This is what Flux offers.
Since its launch, Flux has prioritized the ideology of a free web built “for the people, by the people.” Leveraging the inherent advantages of blockchain technology, Flux operates a decentralized network of nodes spanning across geographies and operations, with over 14,000 nodes on the Flux network. This infrastructure provides transparency, security, and automatic redundancy, eliminating any single point of failure. Flux also includes geolocation support to deliver content to any location or country without fear of censorship or restriction.
Furthermore, the massive computational power available on the Flux network makes it an ideal platform to host Web3 applications, game servers, websites, or blockchain nodes. The Flux Marketplace currently boasts almost a hundred products running on this infrastructure.
Proof of Useful Work:
Blockchain technology comes with unique challenges, particularly in the choice of consensus mechanisms. Proof of Work (used by Bitcoin), while renowned for its high-security capabilities, has been criticized for its high energy consumption. On the other hand, Proof of Stake (recently embraced by Ethereum) still retains certain vulnerabilities that can compromise chain security.
Proof of Useful Work (PoUW). A consensus mechanism that optimizes environmental sustainability and allows real-life projects to be powered with hash power. This sphere is not new to Flux, during the Covid-19 era, Flux partnered with Folding@homes, which utilizes protein-folding for medical research to fight against Covid-19.
It has also explored the vast potential of PoUW with the University of Geneva and even powers a medical A. I tool. High-end graphics rendering, gamer-server hosting, and medical research projects are all fertile grounds that can be shaped using PoUW technology.
Pricing remains a critical factor for Big Tech, often used as a tool to stifle competition. For example, in 2021, the French Competition Authority fined Google $220 million for abusing its dominant position in the ad-tech world for anti-competitive purposes.
Transparency in pricing is also an issue. On Google Cloud, a machine with 2Vcore, 8GB RAM, and 100GB storage costs $177!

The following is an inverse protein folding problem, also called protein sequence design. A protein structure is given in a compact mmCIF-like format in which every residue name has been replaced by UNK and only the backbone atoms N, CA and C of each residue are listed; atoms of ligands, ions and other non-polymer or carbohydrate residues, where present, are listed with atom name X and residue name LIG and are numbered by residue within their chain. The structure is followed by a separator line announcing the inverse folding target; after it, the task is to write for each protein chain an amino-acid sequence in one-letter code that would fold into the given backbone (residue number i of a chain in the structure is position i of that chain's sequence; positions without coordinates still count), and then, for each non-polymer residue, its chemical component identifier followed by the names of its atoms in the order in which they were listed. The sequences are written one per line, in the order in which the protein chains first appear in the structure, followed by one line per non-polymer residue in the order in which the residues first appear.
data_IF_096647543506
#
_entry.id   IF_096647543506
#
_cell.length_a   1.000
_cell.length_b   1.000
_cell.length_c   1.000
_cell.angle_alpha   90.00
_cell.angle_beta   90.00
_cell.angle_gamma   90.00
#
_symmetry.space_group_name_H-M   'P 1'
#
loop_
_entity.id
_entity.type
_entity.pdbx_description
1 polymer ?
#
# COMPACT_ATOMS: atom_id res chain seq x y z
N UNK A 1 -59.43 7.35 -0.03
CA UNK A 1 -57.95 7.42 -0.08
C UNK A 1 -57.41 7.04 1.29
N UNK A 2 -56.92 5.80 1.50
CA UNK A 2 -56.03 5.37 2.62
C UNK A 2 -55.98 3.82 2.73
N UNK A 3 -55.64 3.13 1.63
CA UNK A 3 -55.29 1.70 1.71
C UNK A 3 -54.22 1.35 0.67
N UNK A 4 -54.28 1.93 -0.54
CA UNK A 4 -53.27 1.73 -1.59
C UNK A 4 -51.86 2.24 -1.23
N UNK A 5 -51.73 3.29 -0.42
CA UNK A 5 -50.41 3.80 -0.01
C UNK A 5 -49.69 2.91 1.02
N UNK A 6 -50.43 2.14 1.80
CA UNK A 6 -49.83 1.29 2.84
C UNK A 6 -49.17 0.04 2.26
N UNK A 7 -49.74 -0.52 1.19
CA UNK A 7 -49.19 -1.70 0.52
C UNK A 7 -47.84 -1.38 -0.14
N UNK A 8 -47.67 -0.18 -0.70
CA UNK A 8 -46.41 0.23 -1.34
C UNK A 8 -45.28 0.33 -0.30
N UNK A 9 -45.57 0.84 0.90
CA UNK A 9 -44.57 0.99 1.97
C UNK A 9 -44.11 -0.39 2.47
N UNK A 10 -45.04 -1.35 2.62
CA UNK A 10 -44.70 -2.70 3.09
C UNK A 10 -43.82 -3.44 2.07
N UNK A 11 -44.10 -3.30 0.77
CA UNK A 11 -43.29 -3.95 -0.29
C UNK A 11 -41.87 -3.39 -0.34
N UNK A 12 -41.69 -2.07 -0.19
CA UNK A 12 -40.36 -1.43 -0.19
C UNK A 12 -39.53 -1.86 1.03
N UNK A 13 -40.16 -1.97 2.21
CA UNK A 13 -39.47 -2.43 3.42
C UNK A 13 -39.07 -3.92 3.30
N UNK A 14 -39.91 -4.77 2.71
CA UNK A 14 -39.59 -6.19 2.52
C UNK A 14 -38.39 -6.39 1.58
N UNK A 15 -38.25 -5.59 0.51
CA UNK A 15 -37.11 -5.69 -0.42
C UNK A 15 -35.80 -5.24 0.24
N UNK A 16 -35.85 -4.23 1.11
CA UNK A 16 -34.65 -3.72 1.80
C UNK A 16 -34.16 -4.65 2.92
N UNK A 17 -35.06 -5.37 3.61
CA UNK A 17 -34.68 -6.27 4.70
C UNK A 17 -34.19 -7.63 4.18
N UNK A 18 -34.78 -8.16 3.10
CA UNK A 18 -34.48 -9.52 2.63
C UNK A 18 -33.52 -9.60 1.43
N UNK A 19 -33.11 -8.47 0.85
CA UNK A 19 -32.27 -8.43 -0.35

Flux approaches pricing differently with the motto “Affordable is better.” Lower prices translate to increased availability of cloud services, particularly for small and medium-sized businesses. For context, the same machine on Flux would only cost $5.54.
One Decentralized Cloud for All.
Earlier this year, Flux also announced the full launch of Flux Cloud, a suite of decentralized solutions that allows developers to deploy and monitor their applications from an easy-to-use interface. The decentralized version of WordPress, a content management software that powers over 40% of all online websites, is also available on Flux Cloud.
Another problem that Flux Cloud solves is that of Cloud storage. Recently, Google Docs users got the nightmare of their lives when hackers exploited a vulnerability in the comment feature to bombard them with phishing links.
Flux offers a different solution; FluxDrive.
FluxDrive is a decentralized cloud storage system that allows users to securely store their data in the cloud, accessible only to them and the people they choose to share it with. FluxDrive is available as a quick “drag and drop” application on mobile and desktop, making it easy to store pictures, documents, and more for everyday cloud storage needs. Developers can also store their assets directly on FluxDrive and access them using embedded links.
Flux is redefining the world of cloud infrastructure and storage by empowering users to fight against big-tech corporatism that aims to exploit their data. We are building the future of the web, one decentralized step at a time.
To learn more about Flux, please join our Discord and check our official website. Visit our marketplace to easily host and run front-ends, nodes, block books, crypto projects, and games easily with just a few clicks.